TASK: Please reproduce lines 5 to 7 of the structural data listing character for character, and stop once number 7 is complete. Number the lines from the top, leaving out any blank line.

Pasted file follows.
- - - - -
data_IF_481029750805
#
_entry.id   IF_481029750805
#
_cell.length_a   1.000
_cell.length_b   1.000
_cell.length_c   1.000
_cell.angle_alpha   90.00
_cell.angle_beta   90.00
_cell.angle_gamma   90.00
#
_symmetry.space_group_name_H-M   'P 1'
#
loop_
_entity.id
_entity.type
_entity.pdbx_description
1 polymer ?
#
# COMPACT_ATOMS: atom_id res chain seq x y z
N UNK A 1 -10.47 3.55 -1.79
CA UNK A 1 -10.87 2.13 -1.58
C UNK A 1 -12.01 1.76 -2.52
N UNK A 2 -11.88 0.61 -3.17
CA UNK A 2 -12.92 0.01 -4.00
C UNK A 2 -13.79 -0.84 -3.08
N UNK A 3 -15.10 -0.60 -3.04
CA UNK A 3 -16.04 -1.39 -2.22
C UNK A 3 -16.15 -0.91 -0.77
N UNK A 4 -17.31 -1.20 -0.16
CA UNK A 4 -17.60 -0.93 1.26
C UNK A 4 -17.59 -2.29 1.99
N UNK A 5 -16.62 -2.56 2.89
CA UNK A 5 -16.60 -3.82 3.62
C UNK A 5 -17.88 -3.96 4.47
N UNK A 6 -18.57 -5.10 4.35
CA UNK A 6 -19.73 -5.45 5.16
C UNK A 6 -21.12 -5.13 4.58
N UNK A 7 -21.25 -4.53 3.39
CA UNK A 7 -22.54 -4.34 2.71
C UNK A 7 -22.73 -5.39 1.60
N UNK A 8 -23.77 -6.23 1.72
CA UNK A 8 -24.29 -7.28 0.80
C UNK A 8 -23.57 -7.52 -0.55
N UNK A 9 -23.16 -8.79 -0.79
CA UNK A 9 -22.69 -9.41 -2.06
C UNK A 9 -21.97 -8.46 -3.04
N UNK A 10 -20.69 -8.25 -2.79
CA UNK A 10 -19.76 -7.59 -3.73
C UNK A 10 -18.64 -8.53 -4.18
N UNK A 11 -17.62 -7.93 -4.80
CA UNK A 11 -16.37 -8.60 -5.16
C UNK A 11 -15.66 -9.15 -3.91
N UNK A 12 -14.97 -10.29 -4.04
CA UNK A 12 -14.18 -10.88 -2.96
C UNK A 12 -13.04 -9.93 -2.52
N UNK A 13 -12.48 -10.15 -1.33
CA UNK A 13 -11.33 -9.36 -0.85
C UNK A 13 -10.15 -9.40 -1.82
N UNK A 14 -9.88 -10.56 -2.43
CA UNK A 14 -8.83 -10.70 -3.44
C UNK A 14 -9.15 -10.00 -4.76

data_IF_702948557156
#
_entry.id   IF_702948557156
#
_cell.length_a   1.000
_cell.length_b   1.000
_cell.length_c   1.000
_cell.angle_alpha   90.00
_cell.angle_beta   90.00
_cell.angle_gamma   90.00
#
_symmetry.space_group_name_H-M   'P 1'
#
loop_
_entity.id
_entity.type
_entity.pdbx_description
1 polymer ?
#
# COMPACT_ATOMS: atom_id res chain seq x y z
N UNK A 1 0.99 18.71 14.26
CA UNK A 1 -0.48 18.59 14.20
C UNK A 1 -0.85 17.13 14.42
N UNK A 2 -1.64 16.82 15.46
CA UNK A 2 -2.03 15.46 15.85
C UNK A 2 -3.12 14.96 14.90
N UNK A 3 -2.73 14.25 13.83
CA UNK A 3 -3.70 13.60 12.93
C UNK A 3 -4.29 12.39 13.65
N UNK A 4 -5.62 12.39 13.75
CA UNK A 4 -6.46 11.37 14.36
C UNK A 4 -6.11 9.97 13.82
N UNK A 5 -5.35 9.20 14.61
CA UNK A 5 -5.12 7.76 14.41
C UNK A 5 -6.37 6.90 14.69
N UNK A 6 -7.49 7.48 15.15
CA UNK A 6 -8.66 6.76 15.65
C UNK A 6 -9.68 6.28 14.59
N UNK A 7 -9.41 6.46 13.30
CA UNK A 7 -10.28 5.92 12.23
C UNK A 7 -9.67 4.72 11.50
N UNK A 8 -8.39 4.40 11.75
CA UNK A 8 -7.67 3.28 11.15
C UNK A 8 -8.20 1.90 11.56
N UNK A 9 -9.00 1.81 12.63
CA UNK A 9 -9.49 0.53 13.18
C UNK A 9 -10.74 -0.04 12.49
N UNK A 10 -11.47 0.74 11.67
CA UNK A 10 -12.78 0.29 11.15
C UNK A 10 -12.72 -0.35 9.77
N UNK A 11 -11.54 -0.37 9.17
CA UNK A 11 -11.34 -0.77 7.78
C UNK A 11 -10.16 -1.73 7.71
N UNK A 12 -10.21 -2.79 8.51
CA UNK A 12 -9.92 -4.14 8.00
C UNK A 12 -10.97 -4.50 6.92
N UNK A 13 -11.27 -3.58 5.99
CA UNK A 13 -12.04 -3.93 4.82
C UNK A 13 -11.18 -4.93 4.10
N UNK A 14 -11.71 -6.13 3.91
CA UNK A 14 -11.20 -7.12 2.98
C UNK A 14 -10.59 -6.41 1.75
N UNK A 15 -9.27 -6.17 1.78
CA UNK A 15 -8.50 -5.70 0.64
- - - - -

_cell.length_a   1.000
_cell.length_b   1.000
_cell.length_c   1.000